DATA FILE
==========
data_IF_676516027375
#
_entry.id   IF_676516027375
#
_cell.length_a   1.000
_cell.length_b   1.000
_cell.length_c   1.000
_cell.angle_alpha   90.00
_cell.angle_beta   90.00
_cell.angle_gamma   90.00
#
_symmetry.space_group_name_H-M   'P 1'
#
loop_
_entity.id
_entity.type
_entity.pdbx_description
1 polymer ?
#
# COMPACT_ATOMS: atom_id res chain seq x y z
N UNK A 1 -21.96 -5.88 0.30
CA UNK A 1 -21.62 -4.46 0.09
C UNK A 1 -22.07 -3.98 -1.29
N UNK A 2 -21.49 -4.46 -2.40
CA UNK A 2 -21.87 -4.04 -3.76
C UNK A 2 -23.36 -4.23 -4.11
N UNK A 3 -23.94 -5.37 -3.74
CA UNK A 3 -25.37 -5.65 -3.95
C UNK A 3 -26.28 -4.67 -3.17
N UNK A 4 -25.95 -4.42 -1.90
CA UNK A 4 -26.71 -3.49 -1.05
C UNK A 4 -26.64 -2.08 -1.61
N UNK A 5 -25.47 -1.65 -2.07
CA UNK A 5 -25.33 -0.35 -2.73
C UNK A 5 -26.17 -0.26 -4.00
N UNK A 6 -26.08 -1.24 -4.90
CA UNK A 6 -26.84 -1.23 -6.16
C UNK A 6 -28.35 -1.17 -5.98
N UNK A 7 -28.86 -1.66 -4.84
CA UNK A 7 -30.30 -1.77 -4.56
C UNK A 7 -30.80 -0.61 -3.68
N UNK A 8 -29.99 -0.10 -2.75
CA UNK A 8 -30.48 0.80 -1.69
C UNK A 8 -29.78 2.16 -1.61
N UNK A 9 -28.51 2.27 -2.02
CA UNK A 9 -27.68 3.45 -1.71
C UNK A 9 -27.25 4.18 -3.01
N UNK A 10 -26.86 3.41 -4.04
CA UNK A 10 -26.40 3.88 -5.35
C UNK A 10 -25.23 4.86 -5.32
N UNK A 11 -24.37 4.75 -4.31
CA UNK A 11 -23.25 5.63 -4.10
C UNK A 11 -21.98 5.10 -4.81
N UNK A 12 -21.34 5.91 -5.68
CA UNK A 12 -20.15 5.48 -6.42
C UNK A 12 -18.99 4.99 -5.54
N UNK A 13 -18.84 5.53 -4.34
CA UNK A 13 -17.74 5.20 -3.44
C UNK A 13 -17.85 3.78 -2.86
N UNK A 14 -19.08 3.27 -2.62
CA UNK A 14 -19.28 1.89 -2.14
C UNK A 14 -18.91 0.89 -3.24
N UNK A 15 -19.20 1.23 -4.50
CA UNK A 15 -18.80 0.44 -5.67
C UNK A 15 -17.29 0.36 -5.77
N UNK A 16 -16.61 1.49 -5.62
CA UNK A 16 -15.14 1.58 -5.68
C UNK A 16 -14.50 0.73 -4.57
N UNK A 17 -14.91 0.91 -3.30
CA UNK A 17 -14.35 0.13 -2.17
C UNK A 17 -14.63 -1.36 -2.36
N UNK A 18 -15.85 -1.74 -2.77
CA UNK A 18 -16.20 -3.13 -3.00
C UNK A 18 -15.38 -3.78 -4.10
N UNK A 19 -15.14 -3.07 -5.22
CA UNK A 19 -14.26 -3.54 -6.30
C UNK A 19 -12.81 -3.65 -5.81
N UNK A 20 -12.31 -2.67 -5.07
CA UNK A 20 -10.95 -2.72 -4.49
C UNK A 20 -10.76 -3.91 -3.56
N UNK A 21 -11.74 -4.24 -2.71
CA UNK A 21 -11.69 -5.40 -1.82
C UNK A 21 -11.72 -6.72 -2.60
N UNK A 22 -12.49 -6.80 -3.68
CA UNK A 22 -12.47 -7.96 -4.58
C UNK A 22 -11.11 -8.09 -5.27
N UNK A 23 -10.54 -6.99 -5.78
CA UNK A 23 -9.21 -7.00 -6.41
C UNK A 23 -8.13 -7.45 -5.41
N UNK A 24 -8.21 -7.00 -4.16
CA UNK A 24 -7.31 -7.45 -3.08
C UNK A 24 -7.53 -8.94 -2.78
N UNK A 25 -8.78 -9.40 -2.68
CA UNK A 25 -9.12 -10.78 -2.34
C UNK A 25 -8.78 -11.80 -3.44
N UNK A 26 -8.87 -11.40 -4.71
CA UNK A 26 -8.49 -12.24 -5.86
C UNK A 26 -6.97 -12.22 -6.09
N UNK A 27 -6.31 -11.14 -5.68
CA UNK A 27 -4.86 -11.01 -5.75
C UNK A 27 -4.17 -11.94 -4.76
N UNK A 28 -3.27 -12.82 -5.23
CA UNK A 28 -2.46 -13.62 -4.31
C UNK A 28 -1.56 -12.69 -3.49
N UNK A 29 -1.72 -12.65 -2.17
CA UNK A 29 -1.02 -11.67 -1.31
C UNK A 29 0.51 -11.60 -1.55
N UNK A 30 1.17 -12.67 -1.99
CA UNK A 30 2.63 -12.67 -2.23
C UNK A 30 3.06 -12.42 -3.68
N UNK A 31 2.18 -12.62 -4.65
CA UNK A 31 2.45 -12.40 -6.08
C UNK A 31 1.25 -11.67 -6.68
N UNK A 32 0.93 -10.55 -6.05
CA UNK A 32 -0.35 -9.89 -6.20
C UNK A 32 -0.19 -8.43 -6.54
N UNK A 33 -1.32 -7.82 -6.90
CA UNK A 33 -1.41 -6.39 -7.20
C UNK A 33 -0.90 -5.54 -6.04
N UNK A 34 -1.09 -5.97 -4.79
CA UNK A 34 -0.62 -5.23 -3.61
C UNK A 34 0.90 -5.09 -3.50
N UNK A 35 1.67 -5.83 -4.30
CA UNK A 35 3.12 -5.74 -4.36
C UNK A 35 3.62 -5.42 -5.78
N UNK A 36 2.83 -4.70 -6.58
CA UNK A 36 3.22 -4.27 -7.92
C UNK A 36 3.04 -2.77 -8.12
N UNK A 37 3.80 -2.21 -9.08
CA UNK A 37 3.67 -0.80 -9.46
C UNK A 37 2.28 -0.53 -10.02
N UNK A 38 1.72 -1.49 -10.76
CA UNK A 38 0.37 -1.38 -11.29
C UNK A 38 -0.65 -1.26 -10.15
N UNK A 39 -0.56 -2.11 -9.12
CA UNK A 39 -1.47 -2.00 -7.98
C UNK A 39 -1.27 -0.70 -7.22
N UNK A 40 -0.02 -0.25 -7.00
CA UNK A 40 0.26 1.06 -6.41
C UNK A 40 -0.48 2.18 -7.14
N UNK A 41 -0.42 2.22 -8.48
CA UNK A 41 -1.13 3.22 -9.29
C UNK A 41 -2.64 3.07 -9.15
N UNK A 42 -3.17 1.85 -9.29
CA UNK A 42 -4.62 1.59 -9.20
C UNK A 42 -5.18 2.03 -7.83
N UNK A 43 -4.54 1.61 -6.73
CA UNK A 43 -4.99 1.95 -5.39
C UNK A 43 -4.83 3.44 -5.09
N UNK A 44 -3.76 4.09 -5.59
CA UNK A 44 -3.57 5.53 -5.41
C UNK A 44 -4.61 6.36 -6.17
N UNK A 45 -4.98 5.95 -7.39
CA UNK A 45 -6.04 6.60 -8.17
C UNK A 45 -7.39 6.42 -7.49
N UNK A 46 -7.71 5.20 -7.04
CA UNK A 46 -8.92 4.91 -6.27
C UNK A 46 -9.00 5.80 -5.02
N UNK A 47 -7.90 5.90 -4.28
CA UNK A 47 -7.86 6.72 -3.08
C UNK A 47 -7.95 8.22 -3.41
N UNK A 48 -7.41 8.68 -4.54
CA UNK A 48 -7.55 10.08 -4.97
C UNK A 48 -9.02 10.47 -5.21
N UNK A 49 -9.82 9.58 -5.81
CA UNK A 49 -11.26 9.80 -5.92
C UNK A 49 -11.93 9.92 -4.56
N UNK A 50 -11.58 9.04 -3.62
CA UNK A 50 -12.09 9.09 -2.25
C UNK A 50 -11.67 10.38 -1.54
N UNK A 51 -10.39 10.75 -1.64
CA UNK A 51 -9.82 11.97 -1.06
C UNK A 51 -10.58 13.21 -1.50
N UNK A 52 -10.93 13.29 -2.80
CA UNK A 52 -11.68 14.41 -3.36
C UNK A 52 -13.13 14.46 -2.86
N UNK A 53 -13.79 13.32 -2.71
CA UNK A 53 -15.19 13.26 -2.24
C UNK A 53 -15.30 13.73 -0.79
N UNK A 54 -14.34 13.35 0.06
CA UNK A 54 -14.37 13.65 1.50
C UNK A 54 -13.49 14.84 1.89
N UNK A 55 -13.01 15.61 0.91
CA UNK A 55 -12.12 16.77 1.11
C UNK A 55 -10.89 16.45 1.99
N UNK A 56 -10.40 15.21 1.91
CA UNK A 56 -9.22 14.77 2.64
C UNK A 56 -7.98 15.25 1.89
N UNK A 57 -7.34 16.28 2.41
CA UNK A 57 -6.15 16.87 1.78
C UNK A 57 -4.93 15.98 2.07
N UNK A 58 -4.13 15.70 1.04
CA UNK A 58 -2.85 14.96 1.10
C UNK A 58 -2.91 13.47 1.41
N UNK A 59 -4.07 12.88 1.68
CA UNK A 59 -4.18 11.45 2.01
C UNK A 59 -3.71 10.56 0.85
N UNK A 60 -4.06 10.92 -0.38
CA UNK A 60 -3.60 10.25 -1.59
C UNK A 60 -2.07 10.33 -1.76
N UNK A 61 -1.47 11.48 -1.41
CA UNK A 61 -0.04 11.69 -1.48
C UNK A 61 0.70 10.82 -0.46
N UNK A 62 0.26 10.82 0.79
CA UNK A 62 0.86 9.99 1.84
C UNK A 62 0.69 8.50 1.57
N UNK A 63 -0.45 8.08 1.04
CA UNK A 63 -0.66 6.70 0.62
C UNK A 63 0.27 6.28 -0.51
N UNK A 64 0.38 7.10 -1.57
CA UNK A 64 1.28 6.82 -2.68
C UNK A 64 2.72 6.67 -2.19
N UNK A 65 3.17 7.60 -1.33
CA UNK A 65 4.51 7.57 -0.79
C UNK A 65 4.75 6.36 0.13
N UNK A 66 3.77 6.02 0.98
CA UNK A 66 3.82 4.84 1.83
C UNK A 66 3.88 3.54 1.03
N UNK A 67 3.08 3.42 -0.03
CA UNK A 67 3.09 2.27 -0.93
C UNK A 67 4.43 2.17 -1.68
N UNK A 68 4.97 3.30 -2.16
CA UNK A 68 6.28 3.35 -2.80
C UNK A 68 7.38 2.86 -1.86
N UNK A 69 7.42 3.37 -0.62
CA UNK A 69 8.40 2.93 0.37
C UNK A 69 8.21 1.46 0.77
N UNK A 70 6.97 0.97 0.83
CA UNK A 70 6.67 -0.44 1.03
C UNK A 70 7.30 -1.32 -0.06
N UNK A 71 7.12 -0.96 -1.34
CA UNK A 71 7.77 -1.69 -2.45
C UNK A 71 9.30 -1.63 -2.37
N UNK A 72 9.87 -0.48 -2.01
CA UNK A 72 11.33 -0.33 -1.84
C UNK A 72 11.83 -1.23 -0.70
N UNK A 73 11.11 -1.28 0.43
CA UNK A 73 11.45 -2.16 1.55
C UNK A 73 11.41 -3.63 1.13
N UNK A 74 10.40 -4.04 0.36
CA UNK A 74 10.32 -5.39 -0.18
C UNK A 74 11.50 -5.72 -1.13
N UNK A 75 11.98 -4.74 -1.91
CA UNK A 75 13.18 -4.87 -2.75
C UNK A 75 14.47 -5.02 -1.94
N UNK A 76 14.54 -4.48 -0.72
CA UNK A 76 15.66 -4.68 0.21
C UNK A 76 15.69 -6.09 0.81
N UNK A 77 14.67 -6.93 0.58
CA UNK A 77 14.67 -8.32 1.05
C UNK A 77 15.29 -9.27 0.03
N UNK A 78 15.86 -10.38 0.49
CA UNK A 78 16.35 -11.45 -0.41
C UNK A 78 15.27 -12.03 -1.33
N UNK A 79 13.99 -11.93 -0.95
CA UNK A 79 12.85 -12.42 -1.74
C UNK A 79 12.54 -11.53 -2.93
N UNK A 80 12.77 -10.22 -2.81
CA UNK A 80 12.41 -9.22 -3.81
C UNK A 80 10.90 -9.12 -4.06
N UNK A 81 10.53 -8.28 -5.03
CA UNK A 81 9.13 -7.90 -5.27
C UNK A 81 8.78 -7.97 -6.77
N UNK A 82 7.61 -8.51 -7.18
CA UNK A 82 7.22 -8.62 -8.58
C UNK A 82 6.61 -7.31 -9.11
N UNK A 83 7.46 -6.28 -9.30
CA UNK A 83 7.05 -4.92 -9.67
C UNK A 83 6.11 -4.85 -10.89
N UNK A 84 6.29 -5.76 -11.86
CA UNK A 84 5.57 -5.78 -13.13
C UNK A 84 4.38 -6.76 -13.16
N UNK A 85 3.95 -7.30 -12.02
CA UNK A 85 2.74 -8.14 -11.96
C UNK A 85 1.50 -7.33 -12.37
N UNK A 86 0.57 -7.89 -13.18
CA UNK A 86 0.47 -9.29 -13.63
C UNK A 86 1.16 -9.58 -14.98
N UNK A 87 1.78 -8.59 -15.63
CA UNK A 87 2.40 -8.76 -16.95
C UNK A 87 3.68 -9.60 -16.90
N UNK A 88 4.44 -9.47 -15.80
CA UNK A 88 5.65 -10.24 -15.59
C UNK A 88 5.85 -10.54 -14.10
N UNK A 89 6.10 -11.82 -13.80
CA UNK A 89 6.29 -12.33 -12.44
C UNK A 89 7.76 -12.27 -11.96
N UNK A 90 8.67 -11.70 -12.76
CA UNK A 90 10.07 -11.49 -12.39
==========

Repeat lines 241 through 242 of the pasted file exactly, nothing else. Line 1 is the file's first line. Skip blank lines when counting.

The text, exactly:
CA UNK A 74 10.32 -5.39 -0.18
C UNK A 74 11.50 -5.72 -1.13